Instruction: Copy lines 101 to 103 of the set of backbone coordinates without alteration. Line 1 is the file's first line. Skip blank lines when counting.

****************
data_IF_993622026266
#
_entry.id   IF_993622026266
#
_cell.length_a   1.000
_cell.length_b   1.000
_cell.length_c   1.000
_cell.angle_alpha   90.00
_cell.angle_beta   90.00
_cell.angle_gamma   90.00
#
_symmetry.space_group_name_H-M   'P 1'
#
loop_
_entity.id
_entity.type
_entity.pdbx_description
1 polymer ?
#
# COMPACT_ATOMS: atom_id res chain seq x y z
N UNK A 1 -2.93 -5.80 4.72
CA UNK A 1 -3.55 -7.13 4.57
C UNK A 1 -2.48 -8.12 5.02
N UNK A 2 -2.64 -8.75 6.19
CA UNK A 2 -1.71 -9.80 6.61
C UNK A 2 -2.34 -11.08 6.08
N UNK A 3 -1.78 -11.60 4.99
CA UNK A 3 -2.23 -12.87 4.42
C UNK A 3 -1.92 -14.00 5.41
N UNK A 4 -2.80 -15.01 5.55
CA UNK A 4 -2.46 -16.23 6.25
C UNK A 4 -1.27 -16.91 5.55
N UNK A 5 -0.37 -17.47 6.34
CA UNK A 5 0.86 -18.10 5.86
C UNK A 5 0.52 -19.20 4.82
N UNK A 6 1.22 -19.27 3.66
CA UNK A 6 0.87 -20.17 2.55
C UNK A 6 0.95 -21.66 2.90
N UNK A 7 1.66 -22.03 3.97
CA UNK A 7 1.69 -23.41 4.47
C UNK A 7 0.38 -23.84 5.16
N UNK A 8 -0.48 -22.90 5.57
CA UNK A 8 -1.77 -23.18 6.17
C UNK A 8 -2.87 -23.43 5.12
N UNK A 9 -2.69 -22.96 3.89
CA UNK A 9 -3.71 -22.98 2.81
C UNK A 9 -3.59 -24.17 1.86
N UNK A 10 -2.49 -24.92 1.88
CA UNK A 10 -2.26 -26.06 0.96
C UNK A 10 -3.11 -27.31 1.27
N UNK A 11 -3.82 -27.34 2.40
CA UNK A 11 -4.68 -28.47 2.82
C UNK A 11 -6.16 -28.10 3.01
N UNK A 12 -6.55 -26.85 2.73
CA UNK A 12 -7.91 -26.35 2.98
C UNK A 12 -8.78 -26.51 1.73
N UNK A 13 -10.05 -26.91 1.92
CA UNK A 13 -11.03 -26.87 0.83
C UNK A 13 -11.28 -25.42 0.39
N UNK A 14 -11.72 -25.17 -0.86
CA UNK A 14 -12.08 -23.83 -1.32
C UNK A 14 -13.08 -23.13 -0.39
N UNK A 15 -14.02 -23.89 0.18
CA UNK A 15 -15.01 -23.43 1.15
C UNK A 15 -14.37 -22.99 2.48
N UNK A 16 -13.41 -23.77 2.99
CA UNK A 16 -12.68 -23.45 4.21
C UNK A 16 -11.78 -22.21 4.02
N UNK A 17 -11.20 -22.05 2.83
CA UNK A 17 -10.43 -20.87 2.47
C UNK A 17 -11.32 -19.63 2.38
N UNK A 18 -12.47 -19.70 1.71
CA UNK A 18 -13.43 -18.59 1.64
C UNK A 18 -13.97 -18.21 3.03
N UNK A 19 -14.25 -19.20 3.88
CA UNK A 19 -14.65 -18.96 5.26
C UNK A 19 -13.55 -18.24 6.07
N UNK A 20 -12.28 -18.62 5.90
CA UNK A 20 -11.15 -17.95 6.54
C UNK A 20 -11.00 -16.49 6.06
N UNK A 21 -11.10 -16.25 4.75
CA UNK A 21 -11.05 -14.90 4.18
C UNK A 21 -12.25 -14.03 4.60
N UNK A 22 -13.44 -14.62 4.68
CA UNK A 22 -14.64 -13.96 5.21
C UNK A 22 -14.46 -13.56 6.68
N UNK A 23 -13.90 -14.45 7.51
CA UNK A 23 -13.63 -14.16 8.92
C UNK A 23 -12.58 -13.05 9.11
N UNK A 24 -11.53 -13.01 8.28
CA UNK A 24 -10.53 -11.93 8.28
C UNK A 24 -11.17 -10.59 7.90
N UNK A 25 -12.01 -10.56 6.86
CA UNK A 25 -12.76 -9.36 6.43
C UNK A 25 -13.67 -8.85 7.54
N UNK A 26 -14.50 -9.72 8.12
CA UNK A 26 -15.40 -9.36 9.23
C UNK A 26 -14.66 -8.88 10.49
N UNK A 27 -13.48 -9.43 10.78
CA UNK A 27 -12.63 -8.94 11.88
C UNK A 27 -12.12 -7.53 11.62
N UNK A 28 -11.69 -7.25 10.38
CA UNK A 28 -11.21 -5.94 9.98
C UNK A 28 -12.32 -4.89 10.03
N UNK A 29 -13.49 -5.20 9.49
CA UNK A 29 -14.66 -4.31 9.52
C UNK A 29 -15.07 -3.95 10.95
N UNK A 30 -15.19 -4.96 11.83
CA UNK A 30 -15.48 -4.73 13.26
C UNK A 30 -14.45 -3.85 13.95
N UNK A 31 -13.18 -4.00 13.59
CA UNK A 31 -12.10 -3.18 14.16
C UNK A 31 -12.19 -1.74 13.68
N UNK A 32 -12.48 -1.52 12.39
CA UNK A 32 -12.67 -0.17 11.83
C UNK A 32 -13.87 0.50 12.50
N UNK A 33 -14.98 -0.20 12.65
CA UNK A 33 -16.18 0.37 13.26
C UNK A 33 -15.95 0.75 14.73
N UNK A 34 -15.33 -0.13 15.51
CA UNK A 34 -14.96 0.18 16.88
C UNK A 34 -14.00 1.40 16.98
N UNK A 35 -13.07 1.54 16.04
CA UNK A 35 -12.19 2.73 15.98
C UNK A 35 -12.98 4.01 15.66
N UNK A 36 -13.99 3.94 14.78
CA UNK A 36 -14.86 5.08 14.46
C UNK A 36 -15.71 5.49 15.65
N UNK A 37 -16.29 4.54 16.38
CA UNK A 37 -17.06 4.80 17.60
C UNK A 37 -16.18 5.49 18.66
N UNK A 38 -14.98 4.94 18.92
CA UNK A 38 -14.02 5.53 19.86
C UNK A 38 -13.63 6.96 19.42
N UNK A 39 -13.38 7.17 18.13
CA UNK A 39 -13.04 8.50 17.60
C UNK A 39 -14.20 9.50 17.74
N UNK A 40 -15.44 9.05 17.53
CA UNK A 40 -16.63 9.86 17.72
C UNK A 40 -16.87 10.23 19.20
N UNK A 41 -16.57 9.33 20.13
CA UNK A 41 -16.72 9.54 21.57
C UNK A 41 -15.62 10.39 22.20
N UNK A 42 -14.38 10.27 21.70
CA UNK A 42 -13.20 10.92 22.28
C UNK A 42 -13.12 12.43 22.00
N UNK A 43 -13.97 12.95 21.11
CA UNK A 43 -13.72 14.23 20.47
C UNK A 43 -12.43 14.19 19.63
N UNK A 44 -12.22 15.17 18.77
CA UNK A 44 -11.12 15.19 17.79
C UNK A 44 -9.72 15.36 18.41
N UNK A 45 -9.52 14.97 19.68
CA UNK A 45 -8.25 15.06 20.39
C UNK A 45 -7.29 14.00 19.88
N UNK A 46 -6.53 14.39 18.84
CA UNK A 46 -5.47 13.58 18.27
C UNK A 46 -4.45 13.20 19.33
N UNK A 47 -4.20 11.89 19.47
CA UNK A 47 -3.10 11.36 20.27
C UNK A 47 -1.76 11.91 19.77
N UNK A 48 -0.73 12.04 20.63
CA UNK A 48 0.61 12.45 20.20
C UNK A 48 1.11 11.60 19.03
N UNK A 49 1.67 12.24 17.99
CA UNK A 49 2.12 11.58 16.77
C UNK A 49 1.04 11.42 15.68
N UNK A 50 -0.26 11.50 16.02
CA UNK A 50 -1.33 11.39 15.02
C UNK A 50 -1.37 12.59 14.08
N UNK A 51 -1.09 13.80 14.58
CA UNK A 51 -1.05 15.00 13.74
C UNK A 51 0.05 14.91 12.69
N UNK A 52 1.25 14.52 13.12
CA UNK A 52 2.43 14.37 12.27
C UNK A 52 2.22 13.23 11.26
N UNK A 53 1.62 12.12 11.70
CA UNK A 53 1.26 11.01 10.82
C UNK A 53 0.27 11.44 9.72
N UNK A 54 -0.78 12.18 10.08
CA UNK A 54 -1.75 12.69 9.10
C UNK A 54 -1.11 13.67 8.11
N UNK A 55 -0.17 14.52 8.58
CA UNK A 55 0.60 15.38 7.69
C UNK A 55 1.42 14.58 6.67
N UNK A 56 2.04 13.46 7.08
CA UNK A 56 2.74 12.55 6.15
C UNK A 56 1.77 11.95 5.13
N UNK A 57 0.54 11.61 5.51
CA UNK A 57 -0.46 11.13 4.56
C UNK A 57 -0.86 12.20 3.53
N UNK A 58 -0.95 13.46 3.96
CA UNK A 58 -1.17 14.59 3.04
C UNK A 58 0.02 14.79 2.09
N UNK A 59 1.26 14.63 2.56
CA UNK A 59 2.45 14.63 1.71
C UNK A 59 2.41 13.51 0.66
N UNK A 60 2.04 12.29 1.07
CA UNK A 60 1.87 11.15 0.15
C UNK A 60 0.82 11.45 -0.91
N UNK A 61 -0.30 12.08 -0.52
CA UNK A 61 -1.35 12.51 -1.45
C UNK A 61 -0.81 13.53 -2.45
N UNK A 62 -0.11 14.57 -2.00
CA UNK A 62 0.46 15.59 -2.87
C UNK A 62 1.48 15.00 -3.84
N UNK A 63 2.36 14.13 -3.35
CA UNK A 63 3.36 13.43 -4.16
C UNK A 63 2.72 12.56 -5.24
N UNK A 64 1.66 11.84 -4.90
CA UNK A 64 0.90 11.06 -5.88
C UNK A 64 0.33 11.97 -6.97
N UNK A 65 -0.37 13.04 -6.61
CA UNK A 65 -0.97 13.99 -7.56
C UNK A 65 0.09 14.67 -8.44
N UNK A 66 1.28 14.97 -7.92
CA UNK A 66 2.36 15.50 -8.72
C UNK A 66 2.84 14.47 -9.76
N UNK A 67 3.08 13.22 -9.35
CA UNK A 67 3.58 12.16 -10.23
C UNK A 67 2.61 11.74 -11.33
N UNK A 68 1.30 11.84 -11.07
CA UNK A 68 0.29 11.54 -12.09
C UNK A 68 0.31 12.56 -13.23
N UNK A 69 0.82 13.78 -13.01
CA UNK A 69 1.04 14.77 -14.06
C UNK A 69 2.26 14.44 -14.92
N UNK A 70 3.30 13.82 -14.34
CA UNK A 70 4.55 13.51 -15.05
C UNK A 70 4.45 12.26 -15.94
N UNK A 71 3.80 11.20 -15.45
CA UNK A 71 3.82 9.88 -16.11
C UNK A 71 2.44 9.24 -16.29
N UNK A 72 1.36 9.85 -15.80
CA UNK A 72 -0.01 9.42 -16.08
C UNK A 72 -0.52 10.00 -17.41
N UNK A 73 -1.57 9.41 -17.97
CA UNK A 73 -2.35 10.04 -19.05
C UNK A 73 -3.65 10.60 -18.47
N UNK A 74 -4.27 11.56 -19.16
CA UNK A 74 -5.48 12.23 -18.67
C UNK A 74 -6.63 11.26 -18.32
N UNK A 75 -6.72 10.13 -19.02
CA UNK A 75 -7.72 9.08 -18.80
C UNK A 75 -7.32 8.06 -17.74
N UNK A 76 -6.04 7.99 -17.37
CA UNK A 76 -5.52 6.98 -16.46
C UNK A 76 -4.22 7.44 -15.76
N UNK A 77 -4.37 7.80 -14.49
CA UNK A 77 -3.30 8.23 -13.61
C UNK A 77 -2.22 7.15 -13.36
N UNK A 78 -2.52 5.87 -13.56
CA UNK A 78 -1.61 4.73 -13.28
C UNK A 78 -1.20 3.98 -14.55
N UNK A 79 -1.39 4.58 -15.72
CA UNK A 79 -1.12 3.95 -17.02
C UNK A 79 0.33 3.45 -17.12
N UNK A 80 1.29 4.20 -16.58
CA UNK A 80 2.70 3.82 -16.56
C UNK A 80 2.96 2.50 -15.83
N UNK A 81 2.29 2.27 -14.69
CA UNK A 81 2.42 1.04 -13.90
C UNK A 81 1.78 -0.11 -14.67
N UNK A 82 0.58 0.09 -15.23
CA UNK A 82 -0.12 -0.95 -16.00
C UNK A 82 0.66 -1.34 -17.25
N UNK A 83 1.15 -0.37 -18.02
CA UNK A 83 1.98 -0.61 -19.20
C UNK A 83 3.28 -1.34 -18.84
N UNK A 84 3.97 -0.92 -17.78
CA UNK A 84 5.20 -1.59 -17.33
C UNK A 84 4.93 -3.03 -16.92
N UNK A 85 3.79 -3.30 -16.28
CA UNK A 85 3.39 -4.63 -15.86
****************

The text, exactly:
C UNK A 27 -12.12 -7.53 11.62
N UNK A 28 -11.69 -7.25 10.38
CA UNK A 28 -11.21 -5.94 9.98